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Free Ride: How Digital Parasites are Destroying the Culture Business, and How the Culture Business Can Fight Back Hardcover – October 25, 2011


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Product Details

  • Hardcover: 320 pages
  • Publisher: Doubleday; First Edition edition (October 25, 2011)
  • Language: English
  • ISBN-10: 0385533764
  • ISBN-13: 978-0385533768
  • Product Dimensions: 9.4 x 6.4 x 1.2 inches
  • Shipping Weight: 1.2 pounds
  • Average Customer Review: 3.8 out of 5 stars  See all reviews (29 customer reviews)
  • Amazon Best Sellers Rank: #1,001,946 in Books (See Top 100 in Books)

Editorial Reviews

Review

Praise for Free Ride

“A book that should change the debate about the future of culture….With this stylishly written and well-reported manifesto, Levine has become a leading voice on one side of our most hotly contested debate involving law and technology.”
—Jeffrey Rosen, The New York Times Book Review

"Turbo-reported....Free Ride is a timely and impressive book--part guilt trip, part wake-up call, and full of the kind of reporting that could only have been done with a book advance from an Old Media company."
Businessweek

"[A] smart, caustic tour of the modern culture industry."
Fortune

“Brilliant…A crash course in the existential problems facing the [media].” 
—Richard Morrison, The Times 

“The most convincing defense of the current predicament of the creative industries that I have read.”      
—James Crabtree, Financial Times

“With penetrating analysis and insight, Levine, a former executive editor of Billboard magazine, dissects the current economic climate of the struggling American media companies caught in the powerful fiscal grip of the digital industry…. This incisive book is a start at an informed dialogue.”
Publishers Weekly

“Can the culture business survive the digital age?  That’s the burning question Robert Levine poses in his provocative new book.  And his answer is one that will get your blood boiling. Rich with revealing stories and telling tales, Free Ride makes a lucid case that information is actually expensive – and that it’s only the big technology firms profiting most from the work of others that demand information be free.”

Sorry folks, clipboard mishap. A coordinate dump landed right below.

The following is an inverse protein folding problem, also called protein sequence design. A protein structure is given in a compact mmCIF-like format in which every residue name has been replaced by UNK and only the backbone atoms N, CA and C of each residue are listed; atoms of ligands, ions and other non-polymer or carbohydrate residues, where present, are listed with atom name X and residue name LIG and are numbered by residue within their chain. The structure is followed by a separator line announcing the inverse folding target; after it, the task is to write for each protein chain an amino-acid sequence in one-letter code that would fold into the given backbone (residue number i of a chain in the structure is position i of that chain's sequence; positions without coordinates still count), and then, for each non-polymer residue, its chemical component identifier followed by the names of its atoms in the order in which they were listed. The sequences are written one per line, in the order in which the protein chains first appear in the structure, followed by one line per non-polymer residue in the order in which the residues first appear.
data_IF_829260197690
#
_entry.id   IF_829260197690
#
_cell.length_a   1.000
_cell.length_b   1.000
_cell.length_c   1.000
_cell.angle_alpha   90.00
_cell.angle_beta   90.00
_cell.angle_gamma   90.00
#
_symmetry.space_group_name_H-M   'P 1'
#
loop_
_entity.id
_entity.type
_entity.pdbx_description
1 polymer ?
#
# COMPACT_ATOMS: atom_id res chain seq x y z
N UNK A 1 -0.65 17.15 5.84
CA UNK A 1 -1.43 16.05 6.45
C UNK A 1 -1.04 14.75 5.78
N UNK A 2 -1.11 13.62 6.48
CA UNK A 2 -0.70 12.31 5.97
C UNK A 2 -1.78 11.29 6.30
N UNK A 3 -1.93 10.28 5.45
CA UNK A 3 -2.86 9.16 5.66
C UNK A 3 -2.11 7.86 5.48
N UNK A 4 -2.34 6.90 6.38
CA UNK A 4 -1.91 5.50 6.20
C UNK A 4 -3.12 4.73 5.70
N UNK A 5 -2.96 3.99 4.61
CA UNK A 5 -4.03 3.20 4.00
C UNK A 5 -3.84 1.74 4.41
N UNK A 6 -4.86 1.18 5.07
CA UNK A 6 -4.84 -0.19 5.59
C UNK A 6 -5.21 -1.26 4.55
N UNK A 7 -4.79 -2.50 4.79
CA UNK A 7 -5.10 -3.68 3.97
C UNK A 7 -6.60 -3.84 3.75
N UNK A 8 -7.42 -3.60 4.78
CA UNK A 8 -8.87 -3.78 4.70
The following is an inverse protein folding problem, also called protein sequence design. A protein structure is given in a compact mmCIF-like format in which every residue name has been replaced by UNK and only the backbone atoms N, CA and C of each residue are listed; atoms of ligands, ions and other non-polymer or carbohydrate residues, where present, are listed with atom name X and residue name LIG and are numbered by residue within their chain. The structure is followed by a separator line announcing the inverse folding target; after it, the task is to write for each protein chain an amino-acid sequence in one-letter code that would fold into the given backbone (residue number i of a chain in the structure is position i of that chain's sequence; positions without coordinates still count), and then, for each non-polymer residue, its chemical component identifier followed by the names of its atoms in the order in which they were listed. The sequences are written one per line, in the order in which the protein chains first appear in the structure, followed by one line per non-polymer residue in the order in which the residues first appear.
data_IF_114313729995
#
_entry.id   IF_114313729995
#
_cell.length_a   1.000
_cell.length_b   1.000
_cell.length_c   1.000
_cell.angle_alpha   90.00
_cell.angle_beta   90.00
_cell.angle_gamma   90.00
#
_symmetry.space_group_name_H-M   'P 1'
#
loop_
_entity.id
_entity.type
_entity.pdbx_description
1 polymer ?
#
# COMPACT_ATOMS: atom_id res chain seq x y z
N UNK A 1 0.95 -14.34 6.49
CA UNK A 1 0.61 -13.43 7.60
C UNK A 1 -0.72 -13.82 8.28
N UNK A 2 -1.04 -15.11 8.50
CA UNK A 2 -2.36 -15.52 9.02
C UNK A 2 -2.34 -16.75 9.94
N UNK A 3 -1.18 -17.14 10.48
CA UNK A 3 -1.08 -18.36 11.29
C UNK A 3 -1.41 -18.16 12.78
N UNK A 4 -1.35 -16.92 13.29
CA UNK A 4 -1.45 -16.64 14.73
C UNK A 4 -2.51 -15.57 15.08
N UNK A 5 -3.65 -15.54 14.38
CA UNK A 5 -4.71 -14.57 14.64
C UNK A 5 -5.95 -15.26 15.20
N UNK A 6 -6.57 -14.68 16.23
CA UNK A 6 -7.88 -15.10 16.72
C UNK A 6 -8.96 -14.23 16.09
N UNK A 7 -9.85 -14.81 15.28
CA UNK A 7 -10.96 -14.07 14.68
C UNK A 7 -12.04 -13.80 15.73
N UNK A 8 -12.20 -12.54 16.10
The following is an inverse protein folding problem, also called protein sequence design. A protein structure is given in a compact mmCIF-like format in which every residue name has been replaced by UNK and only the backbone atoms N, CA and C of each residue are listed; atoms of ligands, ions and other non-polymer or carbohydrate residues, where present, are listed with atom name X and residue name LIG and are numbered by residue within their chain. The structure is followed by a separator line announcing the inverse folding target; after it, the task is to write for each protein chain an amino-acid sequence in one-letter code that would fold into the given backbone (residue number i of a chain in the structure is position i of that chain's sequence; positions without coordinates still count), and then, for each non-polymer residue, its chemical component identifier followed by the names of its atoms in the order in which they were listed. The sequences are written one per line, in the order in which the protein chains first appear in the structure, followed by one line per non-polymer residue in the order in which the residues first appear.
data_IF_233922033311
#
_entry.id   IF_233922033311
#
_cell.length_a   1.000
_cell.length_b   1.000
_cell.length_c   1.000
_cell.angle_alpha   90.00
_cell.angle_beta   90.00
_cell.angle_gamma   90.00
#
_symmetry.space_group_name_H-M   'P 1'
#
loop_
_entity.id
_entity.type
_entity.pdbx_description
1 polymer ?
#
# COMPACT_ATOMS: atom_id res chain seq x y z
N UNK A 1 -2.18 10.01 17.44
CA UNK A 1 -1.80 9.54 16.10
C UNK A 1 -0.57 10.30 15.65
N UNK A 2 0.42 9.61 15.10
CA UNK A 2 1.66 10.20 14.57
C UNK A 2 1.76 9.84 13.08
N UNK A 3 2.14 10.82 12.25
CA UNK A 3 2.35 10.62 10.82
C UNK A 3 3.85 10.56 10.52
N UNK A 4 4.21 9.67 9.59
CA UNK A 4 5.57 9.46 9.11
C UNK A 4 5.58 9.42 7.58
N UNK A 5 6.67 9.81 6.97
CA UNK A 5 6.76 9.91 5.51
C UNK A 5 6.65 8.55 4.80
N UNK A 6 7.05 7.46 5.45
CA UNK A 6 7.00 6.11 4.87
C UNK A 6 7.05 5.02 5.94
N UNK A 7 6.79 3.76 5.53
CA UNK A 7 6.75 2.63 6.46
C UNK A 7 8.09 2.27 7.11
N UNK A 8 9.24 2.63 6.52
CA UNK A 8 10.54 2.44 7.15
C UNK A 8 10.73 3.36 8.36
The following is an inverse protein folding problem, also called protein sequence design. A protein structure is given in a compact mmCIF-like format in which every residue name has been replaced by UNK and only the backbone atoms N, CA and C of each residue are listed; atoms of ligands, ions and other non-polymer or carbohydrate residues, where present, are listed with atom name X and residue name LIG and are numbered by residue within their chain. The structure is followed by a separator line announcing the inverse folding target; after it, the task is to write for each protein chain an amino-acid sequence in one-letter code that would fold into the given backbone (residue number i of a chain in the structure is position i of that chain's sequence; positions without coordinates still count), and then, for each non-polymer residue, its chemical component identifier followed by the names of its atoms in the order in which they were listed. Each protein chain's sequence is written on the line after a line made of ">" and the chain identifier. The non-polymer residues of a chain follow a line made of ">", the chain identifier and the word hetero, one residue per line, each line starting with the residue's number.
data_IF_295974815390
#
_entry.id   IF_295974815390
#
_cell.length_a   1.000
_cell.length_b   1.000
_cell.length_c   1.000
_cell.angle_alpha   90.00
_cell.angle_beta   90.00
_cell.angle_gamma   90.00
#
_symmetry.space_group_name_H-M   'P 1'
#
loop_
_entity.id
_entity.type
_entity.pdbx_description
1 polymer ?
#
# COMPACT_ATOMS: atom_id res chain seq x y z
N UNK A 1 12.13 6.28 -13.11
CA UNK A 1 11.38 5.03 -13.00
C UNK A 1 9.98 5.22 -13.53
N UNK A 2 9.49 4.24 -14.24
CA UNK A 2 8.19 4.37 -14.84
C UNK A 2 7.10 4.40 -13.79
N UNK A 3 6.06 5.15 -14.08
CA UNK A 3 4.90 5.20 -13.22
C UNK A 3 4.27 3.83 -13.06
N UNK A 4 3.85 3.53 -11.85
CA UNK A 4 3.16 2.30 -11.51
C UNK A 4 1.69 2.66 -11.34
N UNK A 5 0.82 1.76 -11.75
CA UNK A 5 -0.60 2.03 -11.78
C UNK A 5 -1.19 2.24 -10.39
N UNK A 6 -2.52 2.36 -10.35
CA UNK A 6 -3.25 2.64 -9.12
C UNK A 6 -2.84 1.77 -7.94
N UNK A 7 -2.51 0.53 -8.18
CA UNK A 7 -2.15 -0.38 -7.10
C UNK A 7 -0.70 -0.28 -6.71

—Gary Rivlin, author of Broke, USA
 
“One of the great issues of the digital age is how people who create content will be able to make a living. Robert Levine’s timely and well-researched book provides a valuable look at how copyright protection was lost on the internet and offers suggestions about how it could be restored.”
—Walter Isaacson, President/CEO of the Aspen Institute and author of Benjamin Franklin 
 
“This book thoroughly documents a wide-spread outbreak of cyber amnesia. Despite libertarian delusions, industries often get Free Rides, especially in their early days, but they eventually give back.  Taxpayers build roads, then get hired to build cars.  The Internet gives back a lot in exchange for its Free Ride, but one thing it defiantly isn’t giving back is a way for enough people to make a living. No matter how amusing or addictive the Internet becomes, its foundation will crumble unless it starts returning the favors it was given and still depends on.”
—Jaron Lanier, author of You Are Not a Gadget
 
Free Ride is a brilliantly written book that exposes the dark side of the Internet. A must read for anyone interested in the horrific undermining of our intellectual culture.”
—Edward Jay Epstein, author of The Big Picture: Money and Power in Hollywood
 
“Robert Levine deftly dissects the self-serving Orwellian freedom-speak being served up by Silicon Valley’s digital new lords as they amass fortunes devaluing the work of artists, journalists and other old-fashioned ‘content creators.’ Free Ride begs us to remove our blinders and take a hard look down a cultural dead-end road.”
—Fred Goodman, author of Fortune’s Fool: Edgar Bronfman Jr., Warner Music, and an Industry in Crisis

“Without being a Luddite, Levine makes the phony digital media gurus of our day seem as simple-minded as their slogans.”
—Ron Rosenbaum, author of How the End Begins and Explaining Hitler

 

About the Author

ROBERT LEVINE was most recently executive editor of Billboard mag­azine. His articles on technology, business, and culture have appeared in the New York Times, Fortune, Condé Nast Portfolio, Vanity Fair, Rolling Stone, and Travel & Leisure. He lives in New York.

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Customer Reviews

3.8 out of 5 stars

Most Helpful Customer Reviews

27 of 35 people found the following review helpful By Brett on November 26, 2011
Format: Hardcover Verified Purchase
I started Robert Levine's "Free Ride" with a deeply skeptical mindset. As someone who has followed the topics of digital innovation, the digital economy, and piracy in the news and blogosphere, I tend to be wary of anything that really amounts to obsolete companies trying to preserve an advantage through regulatory and legal means in the face of technological innovation.